Discovering Springtime's Mammoth-Close Waterfalls

'Tis the splashy season for the big H2O shows 'round the higher points of the Sierra.

SAYING SOMETHING IS CLOSE... to something else in the Sierra Nevada? It's a bit relative, all told, given the massive-o-sity of this truly epic mountain range. Still, if you're staying in one place in the peaks or valleys, and you hear something is nearby, you'll know to weave in some extra minutes, or even hours, getting there, because it is sure to be a worthy sight. Oh, we sound confident, for sure, but if someone recommends something you should see, say, near Mammoth, you can bet it'll be one for the memory book. Thus you'll work in the extra time, the extra hike, the shuttle you need to take, the lunch you need to pack, all to experience. And the waterfalls that are within range of Mammoth Lakes? Yeah, you're there, and you're probably planning a full day, or even weekend, around seeing one or two. And springtime is waterfall time, the moment when everything gets gushy, around the Sierra, meaning that April or May will be downright divine the droplets-seeking category (make that many millions and billions of droplets).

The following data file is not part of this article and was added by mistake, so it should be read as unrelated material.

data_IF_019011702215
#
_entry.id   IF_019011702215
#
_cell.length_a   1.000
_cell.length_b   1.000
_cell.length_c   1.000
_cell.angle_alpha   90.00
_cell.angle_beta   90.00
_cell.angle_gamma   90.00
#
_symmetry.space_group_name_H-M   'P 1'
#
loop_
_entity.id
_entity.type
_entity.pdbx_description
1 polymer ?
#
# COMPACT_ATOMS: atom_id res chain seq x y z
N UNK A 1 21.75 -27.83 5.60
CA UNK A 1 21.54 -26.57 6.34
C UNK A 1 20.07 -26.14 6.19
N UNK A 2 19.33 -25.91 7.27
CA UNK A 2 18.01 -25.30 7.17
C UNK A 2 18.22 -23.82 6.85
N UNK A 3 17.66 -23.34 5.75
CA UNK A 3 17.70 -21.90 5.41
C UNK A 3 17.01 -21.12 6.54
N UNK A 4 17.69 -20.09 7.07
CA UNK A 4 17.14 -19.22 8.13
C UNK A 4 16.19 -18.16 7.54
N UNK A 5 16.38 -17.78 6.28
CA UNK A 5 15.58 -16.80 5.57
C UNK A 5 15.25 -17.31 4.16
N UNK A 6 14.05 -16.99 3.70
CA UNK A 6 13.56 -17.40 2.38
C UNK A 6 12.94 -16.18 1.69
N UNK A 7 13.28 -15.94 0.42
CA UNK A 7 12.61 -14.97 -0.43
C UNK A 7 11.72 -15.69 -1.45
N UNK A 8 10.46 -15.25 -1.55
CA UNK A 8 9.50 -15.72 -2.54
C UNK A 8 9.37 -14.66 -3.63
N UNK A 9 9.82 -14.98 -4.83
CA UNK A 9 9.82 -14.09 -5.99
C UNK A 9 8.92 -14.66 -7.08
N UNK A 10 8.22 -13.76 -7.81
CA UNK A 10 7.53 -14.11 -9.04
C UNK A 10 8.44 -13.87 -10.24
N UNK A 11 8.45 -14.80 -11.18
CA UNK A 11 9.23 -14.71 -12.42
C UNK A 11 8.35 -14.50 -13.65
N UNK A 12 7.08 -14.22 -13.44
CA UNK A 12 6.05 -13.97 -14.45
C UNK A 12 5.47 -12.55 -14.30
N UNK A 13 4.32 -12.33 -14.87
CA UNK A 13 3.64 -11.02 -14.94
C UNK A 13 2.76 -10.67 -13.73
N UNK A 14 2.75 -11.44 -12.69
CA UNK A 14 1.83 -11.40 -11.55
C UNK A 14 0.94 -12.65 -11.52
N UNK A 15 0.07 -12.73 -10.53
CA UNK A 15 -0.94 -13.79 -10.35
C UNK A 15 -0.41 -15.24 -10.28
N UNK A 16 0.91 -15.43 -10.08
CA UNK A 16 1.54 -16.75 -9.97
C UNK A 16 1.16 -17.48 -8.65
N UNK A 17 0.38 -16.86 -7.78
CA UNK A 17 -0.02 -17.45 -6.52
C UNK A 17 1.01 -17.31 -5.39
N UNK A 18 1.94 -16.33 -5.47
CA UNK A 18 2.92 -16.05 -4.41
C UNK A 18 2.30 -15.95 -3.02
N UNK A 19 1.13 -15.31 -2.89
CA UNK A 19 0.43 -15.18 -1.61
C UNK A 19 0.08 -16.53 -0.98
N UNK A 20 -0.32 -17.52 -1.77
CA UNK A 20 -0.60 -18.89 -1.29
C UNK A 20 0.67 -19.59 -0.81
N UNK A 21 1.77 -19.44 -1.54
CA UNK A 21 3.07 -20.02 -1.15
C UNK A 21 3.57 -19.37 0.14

WHERE TO GO? Look to Lundy Canyon, which is north of Lee Vining, for "a spectacular microclimate" and "a few cascading waterfalls" (oh, and so sweet: beaver ponds, too). Crater Creek Falls is described as "one of the least visited" by the Visit Mammoth folks, while Minaret Falls — The River Trail boasts a number of good views. As for Rainbow Falls at Red River Valley, which is sort of/kind of a neighbor to Devils Postpile National Monument? Oh, it is legendary for a reason: Rainbows have a way of emerging from the mist, once the sun has made its necessary and remarkable contribution to the whole rainbow-creation enterprise. For all the great waterfalls "near" Mammoth Lakes, check out this page, which details to must-knows and some solid tips. Spring is here, the water is flowing, and the Sierra, including the Mammoth area, is seeing its celebrated sparklers do that whole cascading-over-cliff-faces thing that they do so very well. 

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